Living with a mental illness is nearly impossible to explain to someone who doesn’t have one or never had someone in their life who contends with one. But mental illness is real; bipolar disorder, in particular, is exceedingly complex…and exhilarating and exhausting and exciting and excruciating and endless and…well, you completely understand.
Your mood and mental state from one day to the next are unpredictable, and the extremes you navigate are either encumbered with negative thoughts or encouraged with excessively positive ideas.
Bipolar disorder can equate life to pure chaos. Fortunately, bipolar disorder can be controlled and a stable mood can be achieved.
While medication plays a major part in mood management, cognitive behavioral therapy (CBT) can completely redirect your life by helping you adjust to excessive thoughts and behaviors while implementing positive changes. Additionally, it can help you quit using or abusing drugs and alcohol to self-medicate and cope with intense moods and emotions.
What is Cognitive Behavioral Therapy?
Cognitive behavioral therapy (CBT) is a hands-on, goal-oriented psychotherapy that takes a practical approach to cognitive restructuring. CBT helps bipolar individuals alter impractical, dysfunctional thinking and behavior – both positive and negative – while teaching them how to:
- Identify mood trigger
- Improve impulse control
- Reduce stress
- Effectively problem-solve
- Complete mindfulness techniques
- Enhance communication methods
Cognitive behavioral therapy is one of the most proven, all-encompassing treatment methods available, as it is effective at helping bipolar individuals level out extremes and stabilize moods.
How Does CBT for Bipolar Disorder Work?
According to a study published in Psychology and Psychotherapy: Theory, Research and Practice, researchers found that the mood swings experienced with bipolar disorder are influenced by thoughts and behaviors.
- Extremely negative thoughts can fuel descent behaviors that are associated with depression.
- Excessively positive thoughts can fuel ascent behaviors that are associated with mania.
A founding belief within cognitive behavioral therapy is that our behaviors, thoughts and emotions are connected and profoundly influence each other.
Through integrative therapy sessions, the patient and therapist both work collaboratively to identify inimical thought patterns, challenge harmful, unhelpful thoughts and correct problematic behavior patterns with advantageous skills and strategies.
CBT for Bipolar Disorder Techniques
- Intensively explore behavioral patterns. By thoroughly examining and discussing adverse behavioral patterns, triggers can be identified. The therapy process can unfold on this pivotal information.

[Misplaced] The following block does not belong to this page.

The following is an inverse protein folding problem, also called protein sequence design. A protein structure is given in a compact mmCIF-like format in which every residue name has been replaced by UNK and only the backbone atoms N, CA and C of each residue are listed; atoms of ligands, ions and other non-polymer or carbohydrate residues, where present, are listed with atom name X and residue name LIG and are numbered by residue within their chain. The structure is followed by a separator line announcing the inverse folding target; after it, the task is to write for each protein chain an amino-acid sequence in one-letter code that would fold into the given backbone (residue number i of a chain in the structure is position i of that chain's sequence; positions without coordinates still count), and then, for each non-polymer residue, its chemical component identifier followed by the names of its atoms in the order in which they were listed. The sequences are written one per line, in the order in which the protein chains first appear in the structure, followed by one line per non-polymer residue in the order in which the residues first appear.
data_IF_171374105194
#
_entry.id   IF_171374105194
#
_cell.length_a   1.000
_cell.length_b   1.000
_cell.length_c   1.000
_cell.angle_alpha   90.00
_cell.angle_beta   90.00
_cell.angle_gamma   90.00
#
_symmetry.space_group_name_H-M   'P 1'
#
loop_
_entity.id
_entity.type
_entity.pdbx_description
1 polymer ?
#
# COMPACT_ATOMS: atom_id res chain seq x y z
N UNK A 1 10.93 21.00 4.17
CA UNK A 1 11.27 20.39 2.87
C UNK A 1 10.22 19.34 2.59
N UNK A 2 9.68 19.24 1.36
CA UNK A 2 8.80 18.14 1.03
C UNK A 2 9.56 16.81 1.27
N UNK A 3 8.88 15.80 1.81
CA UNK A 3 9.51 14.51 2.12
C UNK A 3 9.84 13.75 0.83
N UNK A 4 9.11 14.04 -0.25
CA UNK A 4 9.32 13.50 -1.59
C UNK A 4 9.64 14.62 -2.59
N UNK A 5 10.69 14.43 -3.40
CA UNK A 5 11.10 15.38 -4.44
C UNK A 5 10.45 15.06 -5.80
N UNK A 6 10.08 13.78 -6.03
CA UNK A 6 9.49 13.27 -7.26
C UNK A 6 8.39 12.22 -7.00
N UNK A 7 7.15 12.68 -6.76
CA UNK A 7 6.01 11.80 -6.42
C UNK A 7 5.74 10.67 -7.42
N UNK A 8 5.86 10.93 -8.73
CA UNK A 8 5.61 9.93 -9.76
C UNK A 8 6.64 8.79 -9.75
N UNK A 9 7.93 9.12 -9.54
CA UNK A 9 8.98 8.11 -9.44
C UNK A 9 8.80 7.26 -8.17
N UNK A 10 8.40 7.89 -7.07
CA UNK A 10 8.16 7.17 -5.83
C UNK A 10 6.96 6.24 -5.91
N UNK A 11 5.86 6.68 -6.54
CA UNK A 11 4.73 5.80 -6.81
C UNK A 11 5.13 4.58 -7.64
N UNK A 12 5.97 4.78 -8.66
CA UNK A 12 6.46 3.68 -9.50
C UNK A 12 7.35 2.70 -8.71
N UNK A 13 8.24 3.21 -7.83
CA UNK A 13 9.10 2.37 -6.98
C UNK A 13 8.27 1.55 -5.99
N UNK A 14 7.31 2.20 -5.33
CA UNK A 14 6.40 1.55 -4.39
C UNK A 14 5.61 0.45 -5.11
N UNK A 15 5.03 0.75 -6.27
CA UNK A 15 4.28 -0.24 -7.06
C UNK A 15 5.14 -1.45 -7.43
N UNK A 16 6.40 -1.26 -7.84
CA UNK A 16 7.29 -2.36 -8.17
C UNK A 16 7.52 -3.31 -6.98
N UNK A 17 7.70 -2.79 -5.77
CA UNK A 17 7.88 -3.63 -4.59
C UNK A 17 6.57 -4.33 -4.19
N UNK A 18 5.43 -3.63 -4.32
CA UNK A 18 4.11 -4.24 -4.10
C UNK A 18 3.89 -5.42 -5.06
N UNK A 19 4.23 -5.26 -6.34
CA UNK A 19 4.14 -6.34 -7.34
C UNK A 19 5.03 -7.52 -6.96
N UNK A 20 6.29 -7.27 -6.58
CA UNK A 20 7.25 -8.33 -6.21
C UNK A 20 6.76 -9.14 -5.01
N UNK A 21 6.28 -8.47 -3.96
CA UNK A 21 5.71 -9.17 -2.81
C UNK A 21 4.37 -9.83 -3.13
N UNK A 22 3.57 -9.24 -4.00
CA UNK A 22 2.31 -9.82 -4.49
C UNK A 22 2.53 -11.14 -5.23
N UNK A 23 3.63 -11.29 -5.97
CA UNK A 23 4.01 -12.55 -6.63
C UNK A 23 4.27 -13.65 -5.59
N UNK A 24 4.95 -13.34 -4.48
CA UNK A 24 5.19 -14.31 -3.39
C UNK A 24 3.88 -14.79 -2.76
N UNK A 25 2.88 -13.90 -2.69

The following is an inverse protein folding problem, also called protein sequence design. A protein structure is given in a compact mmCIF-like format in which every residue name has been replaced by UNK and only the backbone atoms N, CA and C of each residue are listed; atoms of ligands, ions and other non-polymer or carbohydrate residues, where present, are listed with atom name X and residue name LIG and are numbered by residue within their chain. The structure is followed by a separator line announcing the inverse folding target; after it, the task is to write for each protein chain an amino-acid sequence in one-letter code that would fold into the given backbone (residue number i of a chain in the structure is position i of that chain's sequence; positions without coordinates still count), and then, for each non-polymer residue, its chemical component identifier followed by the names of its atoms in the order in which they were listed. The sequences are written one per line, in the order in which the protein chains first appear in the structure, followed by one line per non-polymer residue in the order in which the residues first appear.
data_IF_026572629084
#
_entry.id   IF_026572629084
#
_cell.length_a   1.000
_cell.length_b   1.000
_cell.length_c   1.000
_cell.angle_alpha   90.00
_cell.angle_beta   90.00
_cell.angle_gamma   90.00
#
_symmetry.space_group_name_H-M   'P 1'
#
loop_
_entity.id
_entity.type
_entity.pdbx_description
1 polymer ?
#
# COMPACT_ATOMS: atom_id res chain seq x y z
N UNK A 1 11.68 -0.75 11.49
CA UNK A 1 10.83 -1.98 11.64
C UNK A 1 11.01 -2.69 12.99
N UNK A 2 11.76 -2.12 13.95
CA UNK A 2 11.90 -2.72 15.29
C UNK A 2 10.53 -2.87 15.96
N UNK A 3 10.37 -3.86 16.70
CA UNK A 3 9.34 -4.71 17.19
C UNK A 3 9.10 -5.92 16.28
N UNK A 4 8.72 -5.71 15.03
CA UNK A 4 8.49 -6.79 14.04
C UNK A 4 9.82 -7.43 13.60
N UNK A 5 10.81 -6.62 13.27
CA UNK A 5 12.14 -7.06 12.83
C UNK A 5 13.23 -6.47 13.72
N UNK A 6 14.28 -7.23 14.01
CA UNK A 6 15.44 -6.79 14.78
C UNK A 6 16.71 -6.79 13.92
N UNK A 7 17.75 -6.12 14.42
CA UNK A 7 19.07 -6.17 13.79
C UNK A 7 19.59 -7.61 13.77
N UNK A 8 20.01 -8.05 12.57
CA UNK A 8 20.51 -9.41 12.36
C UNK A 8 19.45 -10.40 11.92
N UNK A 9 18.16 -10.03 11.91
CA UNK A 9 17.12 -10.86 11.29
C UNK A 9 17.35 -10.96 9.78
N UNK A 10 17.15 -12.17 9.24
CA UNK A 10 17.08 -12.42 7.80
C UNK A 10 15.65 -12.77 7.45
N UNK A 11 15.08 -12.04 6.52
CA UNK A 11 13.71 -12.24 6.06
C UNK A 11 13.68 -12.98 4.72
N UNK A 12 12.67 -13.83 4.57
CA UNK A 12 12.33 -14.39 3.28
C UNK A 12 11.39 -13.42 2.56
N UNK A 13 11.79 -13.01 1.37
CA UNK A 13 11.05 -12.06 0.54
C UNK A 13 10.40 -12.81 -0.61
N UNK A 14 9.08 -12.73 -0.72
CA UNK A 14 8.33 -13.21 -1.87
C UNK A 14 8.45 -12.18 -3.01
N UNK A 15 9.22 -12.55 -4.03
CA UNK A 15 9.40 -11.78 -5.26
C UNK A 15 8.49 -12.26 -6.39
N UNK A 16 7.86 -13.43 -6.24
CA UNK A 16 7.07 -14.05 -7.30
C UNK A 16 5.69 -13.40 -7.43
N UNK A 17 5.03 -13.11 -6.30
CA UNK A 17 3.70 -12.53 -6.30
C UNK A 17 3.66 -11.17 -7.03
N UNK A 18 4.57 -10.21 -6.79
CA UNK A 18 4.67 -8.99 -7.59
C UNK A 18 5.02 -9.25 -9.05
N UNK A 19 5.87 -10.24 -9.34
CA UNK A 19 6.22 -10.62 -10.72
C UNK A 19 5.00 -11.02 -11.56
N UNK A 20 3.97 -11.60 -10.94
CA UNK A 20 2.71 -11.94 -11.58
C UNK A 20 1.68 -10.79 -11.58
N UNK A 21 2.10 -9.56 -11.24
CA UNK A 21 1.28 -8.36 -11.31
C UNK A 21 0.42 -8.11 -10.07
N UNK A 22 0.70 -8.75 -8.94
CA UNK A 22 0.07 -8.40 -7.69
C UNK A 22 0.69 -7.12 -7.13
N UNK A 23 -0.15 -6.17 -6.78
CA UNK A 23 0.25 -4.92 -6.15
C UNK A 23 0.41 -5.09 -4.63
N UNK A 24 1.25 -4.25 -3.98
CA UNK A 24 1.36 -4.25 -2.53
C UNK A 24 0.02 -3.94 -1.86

- Self-talk monitoring. The personal, mental conversations a bipolar individual has with themselves dictates their mood and outlook. By carefully tracking thoughts, beliefs and emotions through self-talk monitoring, one can significantly improve their actions, talk and perception of themselves.
- Reality testing. Once a bipolar individual becomes well-versed at recognizing their thoughts and beliefs, they can begin to work through real-life situations. Reality testing pushes individuals to focus on a specific situation that’s rooted in reality. They can talk through how the situation makes them feel and how they impulsively want to react. Through these exercises, an individual can begin to see that some thoughts and actions lead to unfavorable and unhealthy outcomes.
- Cognitive restructuring. When a bipolar individual begins to understand their positive and negative thoughts and behavioral patterns, they can begin to effectively reframe their beliefs, thoughts, impulses and actions. This technique heavily relies on consistent and thorough self-talk monitoring to label beliefs, thoughts and actions as either appropriate/inappropriate or accurate/inaccurate. When inappropriate or inaccurate, cognitive restructuring helps an individual learn how to replace negative entities with positive ones.
- Continuous practice. CBT for bipolar disorder often includes assignments for individuals to work on in between therapy sessions. After each session, therapists will give their bipolar patients specific things to work on in order to keep progressing and stay on track. These assignments can range from journal writing, practicing learned skills in real-life and much more.
It’s important to reiterate that CBT is not only essential, important work for individuals who live with bipolar disorder, but also for individuals who simultaneously contend with a substance use issue, as well.
Because drugs and alcohol fundamentally change the brain’s chemistry, cognitive behavioral therapy helps an individual target areas of vulnerability (triggers), improve how the brain communicates and positively adjust their overall self-perception.
Faith-Based Cognitive Behavioral Therapy at Covenant Hills
If you have bipolar disorder and have turned to drugs or alcohol to cope with severe mood swings and unwanted thoughts, you can take back control of your life and find a healthy, sustainable balance.
At Covenant Hills, a large component of our co-occurring treatment programs is based in cognitive behavioral therapy and faith-based healing. We will guide you through the therapy process, help you awaken your soul and support you as your mind and body heal. Our goal is to help you return to the person you were made to be.
You are not defined by your bipolar diagnosis. You are you and you have bipolar disorder. You can transform the trajectory of your life.
Psychology and Psychotherapy: Theory, Research and Practice. Response styles, bipolar risk, and mood in students: The Behaviours Checklist. Accessed May 17, 2018. https://onlinelibrary.wiley.com/doi/abs/10.1111/papt.12052.